EU plans windfall taxes to counter ‘astronomic’ energy bills

Brussels is pushing for national windfall taxes on energy companies’ inflated earnings to counter what European Commission president Ursula von der Leyen described as “astronomic” electricity bills.

The proposed levies, which will be debated by EU energy ministers on Friday, would target fossil fuel producers and low-carbon power generators that have reaped extra profits thanks to artificially inflated electricity prices, according to people familiar with the plan. They would then seek to funnel proceeds to vulnerable consumers and households.

Wholesale electricity prices have skyrocketed because they are pegged to the price of gas, whether or not the electric power is produced with gas or by other means. Gas prices are about 12 times higher than a year ago.

Von der Leyen said in prepared remarks that the national levies would be part of proposals that also seek to reduce electricity use by shifting demand away from peak periods. Brussels will also work with member states to ensure electricity producers have sufficient liquidity.

The commission’s plans will also include a price cap on Russian pipeline gas, designed to limit president Vladimir Putin’s profits from his “atrocious war against Ukraine”, according to von der Leyen’s remarks.

Russia on Monday said state-owned gas supplier Gazprom would cut supplies via the Nord Stream 1 pipeline until western sanctions were lifted.

“This is a cynical game by Putin and for us a test of unity and solidarity,” von der Leyen said, suggesting the EU was in a stronger position to take a hard line given its efforts this year to diversify supplies away from Russia. “It is almost impossible for Russia to find new customers for pipeline gas in the short term.”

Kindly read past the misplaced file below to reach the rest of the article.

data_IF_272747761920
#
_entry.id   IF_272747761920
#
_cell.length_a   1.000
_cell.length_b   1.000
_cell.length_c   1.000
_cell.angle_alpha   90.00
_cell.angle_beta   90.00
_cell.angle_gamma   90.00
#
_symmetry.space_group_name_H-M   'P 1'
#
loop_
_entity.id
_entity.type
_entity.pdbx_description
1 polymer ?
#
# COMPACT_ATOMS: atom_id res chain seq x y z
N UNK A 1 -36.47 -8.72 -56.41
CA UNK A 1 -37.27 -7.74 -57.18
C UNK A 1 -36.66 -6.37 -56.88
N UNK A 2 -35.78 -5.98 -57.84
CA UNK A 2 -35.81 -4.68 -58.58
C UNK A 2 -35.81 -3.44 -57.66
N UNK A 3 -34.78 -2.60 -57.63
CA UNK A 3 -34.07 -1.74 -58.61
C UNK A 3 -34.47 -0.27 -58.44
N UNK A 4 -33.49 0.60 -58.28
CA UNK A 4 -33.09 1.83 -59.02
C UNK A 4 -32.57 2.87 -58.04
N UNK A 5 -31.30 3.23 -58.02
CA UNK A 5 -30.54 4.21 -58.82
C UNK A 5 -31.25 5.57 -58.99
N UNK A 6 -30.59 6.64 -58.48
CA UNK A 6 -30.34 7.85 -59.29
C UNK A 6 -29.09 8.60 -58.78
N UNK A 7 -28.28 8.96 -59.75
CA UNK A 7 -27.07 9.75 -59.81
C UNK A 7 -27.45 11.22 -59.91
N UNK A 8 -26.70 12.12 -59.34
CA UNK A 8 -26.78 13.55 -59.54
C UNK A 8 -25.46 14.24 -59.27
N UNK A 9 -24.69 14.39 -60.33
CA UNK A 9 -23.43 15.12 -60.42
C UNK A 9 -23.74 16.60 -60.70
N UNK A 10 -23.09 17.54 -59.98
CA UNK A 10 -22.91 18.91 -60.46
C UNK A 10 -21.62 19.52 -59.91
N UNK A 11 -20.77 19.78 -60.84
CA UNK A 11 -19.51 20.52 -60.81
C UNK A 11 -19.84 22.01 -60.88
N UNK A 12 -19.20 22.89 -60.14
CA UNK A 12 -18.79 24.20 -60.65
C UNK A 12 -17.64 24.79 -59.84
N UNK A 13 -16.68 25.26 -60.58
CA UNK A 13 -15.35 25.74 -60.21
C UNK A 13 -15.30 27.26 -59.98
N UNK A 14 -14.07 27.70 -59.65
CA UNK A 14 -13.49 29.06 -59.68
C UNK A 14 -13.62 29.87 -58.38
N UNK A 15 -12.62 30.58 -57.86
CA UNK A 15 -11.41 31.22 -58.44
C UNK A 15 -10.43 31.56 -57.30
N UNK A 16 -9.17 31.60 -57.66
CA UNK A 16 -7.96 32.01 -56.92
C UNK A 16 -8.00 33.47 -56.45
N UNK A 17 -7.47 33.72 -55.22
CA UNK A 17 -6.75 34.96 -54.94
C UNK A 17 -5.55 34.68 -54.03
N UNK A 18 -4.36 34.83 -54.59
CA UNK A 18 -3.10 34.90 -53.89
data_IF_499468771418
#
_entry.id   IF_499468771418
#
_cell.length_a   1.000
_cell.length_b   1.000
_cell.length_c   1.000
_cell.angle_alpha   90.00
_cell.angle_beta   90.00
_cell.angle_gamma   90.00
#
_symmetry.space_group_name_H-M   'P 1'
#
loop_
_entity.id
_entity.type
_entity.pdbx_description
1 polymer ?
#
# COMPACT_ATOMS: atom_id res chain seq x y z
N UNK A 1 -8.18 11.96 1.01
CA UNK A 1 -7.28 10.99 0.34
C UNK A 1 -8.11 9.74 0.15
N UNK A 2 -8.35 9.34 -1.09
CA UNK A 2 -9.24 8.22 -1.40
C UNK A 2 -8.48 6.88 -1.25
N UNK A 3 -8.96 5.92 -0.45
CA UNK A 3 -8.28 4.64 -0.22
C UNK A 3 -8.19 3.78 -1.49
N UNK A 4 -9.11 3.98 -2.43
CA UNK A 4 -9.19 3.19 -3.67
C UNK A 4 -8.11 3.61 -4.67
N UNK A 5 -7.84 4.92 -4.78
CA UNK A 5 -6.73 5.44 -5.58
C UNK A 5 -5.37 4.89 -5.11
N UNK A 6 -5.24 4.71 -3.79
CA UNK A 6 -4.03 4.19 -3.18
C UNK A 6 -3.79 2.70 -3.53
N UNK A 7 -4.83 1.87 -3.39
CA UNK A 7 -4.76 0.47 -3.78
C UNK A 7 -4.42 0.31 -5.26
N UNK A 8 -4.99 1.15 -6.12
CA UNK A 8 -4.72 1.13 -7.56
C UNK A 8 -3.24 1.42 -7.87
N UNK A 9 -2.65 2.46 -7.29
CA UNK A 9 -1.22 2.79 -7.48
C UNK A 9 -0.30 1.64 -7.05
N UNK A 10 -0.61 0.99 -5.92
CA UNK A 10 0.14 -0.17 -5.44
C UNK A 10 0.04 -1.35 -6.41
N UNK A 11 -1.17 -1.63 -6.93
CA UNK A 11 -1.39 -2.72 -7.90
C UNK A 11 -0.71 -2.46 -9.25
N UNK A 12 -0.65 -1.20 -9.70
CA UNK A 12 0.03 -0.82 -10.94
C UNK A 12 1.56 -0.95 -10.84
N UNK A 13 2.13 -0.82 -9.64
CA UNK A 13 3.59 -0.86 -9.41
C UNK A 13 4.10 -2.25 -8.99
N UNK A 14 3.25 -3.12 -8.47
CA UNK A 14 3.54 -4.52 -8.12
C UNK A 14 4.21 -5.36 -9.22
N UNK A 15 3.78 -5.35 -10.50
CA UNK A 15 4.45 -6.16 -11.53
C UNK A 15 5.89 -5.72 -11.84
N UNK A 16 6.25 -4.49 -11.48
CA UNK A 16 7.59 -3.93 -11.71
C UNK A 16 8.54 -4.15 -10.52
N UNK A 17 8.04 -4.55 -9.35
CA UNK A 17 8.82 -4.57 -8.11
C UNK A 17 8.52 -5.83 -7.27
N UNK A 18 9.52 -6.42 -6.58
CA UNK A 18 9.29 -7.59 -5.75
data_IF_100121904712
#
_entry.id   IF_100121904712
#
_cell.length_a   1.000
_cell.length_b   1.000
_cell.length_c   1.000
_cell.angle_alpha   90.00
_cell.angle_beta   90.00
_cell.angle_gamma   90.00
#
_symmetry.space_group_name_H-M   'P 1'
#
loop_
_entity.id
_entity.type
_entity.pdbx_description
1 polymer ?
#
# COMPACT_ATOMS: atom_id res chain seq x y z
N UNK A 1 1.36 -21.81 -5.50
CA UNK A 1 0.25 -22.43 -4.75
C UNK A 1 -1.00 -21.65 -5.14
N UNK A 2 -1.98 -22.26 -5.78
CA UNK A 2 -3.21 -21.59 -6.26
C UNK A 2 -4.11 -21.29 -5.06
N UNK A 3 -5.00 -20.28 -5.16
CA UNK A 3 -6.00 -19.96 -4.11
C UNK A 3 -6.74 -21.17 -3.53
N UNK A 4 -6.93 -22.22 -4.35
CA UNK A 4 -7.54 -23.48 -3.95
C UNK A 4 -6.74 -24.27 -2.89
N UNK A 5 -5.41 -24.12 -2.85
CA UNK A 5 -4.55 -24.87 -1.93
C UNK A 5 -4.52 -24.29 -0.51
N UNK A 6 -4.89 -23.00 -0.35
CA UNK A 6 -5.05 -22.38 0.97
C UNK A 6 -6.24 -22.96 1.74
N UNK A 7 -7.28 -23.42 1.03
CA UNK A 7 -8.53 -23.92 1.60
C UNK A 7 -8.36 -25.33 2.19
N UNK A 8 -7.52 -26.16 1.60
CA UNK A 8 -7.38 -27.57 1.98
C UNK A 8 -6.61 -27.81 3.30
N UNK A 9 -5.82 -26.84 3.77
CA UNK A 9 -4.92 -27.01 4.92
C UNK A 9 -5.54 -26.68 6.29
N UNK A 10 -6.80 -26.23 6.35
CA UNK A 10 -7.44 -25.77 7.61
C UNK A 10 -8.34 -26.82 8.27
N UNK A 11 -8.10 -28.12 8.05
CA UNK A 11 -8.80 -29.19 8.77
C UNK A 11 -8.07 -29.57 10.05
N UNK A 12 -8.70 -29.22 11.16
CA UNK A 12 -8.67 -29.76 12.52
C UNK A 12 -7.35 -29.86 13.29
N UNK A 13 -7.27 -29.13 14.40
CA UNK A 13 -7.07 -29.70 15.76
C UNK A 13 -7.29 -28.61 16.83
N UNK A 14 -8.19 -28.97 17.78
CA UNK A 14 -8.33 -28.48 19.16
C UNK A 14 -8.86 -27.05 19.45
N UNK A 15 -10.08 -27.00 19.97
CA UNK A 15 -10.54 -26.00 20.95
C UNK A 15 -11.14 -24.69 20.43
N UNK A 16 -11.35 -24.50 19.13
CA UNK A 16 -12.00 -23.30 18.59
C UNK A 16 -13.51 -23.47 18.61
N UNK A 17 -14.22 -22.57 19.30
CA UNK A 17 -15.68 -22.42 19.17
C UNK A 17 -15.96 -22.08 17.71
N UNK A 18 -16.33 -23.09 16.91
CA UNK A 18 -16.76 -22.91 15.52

Cartogram showing European countries’ gas imports by source, 2021 compared with Jan-Jun 2022

The national windfall levies would be applied to the profits racked up by energy companies not relying on gas to produce power, such as wind farms and nuclear power stations. Member states have yet to back the proposals. The commission also advocates levies on oil and gas producers that have enjoyed record profits, as it is seeking to show it is not just low-carbon energy producers that are having to contribute towards alleviating the crisis.

The commission suggests reducing electricity consumption during peak times by shifting industrial processes to low-usage times such as weekends and nights. This would come on top of a voluntary scheme to curb gas demand by 15 per cent, which member states agreed to in the summer.

Von der Leyen also wants the EU to help utilities struggling with the “volatility of the market manipulated by Putin”, saying Brussels would work with member states to ensure sufficient liquidity in the sector.

As part of this, officials said the commission would amend its state aid framework temporarily to speed through requests by EU capitals to support their utilities. The commission has in the past relaxed state-aid rules for companies suffering during Covid-19 lockdowns and from the ripple effects of the Ukraine war.

The commission is also examining changes to trading rules in energy markets. Kristian Ruby, secretary-general of Eurelectric, the trade body for the European electricity industry, said regulators needed “to extend the list of assets that would [be] eligible as collateral” to accept assets other than cash and be prepared to “avoid a domino effect”, as well as extending credit lines to companies in crisis.

Additional reporting by Javier Espinoza in Brussels

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